Work begins in Spain to exhume bodies of 128 Civil War victims
Initial forensic work got underway on Monday to try and exhume the bodies of 128 victims of late dictator Francisco Franco’s forces, who are among tens of thousands of people buried anonymously in wooden boxes underground in a mausoleum.
The team of some 15 forensic experts, archaeologists, scientific police and odontologists will work on extracting samples of the remains at the Valle de Cuelgamuros mausoleum, formerly known as the Valle de los Caídos, or Valley of the Fallen, and try to match them with DNA of surviving relatives. A special laboratory has been set up within the mausoleum.
More than 30,000 Franco victims are buried without identification in the mausoleum. The 128 the experts are looking for are the ones whose families have so far asked for their bodies to be identified and returned. The experts do have some indications of where the boxes are that they are looking for.
The exhumations, if successful, will be the first for victims under Spain’s historical memory laws that are aimed at making reparations to Franco’s victims and changing the way the dictatorship is viewed in Spain.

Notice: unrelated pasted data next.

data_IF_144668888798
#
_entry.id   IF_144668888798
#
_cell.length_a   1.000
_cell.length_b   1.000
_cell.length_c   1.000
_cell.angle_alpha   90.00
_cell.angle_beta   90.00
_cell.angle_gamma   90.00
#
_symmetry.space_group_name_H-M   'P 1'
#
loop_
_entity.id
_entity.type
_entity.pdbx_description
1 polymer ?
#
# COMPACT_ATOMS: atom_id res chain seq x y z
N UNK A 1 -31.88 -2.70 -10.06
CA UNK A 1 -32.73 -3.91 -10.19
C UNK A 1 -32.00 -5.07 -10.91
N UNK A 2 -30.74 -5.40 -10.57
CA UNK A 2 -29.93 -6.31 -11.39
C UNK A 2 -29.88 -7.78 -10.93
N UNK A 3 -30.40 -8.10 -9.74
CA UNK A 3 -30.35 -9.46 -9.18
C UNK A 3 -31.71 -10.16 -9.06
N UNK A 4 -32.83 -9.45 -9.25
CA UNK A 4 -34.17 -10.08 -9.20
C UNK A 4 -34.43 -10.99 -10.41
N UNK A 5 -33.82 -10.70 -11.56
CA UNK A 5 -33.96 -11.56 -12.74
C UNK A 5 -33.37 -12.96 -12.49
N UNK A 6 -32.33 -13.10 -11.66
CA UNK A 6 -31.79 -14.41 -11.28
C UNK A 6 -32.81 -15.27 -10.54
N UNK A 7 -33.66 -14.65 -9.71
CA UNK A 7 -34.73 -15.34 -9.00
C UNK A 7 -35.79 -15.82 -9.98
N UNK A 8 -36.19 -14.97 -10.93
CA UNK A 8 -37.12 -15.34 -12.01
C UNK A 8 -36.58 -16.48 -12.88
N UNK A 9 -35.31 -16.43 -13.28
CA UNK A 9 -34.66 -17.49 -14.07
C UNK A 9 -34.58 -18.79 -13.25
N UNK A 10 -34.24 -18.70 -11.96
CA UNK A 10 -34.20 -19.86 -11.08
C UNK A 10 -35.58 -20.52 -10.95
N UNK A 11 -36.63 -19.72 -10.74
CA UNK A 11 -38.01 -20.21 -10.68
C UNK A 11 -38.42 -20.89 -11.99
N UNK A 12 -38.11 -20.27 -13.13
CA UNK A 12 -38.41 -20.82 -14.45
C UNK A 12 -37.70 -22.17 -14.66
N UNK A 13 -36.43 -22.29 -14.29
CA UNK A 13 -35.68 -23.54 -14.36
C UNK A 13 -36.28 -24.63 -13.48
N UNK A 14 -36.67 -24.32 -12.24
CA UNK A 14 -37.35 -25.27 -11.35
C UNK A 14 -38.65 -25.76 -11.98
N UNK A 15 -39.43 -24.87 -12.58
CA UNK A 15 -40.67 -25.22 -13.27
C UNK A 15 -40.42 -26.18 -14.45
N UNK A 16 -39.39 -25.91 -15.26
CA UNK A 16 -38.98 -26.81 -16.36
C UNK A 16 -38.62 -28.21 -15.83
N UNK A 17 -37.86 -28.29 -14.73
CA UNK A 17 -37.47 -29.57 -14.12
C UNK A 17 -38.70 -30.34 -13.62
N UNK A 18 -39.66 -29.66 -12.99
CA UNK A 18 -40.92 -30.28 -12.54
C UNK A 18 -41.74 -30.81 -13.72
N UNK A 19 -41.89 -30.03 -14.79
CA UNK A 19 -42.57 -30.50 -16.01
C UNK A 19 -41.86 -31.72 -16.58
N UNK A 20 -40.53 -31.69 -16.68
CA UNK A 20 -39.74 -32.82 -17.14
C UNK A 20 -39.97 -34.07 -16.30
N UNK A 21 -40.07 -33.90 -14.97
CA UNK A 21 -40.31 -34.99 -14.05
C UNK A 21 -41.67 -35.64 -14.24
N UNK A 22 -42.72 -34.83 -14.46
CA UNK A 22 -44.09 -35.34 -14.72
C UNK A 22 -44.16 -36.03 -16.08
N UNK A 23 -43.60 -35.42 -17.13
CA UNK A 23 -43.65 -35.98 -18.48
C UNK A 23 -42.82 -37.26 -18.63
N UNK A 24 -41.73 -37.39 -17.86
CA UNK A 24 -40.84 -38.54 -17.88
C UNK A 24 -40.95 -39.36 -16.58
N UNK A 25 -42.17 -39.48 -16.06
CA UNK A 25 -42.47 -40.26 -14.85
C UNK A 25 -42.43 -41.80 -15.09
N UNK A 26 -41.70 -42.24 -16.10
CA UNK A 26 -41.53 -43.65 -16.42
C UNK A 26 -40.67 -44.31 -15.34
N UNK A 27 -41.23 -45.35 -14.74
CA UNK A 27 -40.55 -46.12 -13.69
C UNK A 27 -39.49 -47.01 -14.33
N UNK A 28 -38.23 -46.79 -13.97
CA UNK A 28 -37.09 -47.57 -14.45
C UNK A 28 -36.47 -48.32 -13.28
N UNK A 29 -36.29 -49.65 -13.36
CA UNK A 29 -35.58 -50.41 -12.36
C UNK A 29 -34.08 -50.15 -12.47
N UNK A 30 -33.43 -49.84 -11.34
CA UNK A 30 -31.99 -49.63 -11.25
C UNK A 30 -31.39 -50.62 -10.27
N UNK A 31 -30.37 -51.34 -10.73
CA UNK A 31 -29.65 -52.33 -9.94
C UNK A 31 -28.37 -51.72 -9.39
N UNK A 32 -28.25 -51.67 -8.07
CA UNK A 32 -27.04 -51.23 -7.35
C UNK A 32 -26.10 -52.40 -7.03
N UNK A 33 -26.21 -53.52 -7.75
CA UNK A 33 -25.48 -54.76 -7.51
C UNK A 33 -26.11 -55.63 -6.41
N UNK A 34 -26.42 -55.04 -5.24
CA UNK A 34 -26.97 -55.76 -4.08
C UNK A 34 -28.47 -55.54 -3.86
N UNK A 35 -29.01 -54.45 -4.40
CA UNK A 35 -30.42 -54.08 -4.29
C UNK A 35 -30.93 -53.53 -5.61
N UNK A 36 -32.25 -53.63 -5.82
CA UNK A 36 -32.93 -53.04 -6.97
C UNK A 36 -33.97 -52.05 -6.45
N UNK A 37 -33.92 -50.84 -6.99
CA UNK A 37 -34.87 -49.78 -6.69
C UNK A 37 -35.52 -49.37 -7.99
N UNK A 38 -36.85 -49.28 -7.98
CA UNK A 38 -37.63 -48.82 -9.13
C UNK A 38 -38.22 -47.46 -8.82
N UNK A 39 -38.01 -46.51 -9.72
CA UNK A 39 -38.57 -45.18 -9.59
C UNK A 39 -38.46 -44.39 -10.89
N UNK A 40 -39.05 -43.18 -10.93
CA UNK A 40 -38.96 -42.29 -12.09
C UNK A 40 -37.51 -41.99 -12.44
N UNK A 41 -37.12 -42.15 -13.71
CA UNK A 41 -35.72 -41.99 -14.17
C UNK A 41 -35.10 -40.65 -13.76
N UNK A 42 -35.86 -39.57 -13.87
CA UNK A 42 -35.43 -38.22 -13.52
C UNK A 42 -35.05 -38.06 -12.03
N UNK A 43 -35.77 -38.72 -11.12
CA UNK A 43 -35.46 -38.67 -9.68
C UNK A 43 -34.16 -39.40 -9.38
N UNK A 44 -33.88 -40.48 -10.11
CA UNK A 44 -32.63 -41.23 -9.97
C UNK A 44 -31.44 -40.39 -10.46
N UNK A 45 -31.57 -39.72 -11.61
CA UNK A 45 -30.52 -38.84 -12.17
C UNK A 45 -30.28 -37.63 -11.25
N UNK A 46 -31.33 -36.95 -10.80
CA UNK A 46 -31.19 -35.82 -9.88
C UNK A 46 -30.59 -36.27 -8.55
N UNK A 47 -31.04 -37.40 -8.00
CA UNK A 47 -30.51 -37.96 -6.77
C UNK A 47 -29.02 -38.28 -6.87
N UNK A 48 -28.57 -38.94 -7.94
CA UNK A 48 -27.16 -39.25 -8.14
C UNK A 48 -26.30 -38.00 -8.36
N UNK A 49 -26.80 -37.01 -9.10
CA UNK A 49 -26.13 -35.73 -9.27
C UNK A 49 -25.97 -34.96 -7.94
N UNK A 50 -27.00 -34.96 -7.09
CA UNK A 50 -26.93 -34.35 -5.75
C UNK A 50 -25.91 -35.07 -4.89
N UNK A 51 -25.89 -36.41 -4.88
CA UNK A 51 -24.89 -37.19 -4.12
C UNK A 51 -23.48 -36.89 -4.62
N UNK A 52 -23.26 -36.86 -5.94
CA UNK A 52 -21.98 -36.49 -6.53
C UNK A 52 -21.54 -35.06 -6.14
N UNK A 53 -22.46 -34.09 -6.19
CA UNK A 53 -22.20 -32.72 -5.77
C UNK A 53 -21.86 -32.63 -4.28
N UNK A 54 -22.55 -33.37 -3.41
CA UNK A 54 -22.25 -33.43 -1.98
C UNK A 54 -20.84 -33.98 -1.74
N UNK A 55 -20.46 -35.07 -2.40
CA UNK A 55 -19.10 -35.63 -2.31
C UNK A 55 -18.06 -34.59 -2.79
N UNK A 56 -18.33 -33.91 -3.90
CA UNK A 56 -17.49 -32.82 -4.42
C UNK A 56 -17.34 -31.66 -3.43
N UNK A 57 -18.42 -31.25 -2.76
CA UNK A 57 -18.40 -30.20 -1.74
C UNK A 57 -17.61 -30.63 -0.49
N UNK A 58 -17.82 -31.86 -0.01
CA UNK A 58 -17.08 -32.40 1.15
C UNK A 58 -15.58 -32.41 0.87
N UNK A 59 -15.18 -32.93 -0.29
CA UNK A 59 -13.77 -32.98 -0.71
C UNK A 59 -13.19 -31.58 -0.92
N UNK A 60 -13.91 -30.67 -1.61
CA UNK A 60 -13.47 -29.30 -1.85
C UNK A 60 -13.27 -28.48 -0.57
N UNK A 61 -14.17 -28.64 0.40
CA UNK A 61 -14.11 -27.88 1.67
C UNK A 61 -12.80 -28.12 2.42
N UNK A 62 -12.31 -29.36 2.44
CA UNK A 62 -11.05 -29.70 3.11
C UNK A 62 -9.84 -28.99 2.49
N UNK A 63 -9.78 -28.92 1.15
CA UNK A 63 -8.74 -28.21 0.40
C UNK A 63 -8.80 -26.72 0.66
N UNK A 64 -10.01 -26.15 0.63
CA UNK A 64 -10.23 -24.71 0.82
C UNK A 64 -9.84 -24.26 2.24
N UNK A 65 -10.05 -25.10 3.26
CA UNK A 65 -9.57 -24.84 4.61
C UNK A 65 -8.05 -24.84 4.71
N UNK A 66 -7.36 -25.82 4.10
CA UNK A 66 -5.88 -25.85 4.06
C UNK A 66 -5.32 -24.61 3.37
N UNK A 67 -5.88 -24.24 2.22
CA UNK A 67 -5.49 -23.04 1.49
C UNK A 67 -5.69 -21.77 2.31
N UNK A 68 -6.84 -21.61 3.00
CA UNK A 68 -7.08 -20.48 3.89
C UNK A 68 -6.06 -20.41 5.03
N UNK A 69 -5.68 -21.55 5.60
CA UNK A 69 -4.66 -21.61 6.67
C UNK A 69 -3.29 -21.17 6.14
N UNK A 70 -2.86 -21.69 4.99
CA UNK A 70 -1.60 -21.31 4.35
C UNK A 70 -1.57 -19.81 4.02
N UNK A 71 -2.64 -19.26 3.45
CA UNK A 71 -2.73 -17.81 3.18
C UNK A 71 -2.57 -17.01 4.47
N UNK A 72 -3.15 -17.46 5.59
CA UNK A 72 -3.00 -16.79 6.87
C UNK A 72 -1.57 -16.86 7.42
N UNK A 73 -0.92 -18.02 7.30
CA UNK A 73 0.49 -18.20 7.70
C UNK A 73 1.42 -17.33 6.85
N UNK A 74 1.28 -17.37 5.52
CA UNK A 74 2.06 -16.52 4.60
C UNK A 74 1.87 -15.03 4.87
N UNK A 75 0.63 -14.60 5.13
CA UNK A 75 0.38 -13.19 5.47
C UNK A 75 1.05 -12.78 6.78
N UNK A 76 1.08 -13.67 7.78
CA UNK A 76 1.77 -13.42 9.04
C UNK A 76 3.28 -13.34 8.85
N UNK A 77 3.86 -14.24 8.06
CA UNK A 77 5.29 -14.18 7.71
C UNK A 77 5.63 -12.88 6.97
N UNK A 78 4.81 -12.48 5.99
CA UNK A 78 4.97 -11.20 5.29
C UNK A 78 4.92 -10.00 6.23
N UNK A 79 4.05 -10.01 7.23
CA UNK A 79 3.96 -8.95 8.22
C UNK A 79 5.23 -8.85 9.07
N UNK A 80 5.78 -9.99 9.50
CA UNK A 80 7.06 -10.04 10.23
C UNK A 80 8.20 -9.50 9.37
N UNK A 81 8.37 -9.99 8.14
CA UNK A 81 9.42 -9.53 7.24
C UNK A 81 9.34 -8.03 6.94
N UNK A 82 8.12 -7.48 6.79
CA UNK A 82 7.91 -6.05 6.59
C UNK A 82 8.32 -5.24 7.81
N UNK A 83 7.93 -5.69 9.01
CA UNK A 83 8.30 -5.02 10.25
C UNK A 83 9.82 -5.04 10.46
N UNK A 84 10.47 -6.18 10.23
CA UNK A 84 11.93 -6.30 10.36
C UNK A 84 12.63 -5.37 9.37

“Finally, and perhaps too long overdue, Spanish democracy is providing an answer to these victims,” Government spokeswoman Isabel Rodríguez said on Spanish National Television TVE.
The grandiose mausoleum -- with a towering cross that is visible from kilometres away -- was Franco’s burial place and has always been a revered shrine for his extreme right-wing followers. It was built with forced prison labour to commemorate the fascist victory in the civil war.
In 2019, the Socialist government ordered the removal of Franco’s remains under an amended historical memory law that banned the exaltation of the dictator at the site.
In April of this year, the body of José Antonio Primo de Rivera, the founder of Spain’s fascist Falange movement, was exhumed from the site and transferred to a Madrid cemetery.
The exhumation work is expected to take weeks, if not months. It will almost certainly not be finished before 23 July elections which could see the right-wing Popular Party, or PP, ousting the Socialist-led leftist coalition government.
The PP has long opposed the historical memory law and has said it will scrap it if elected.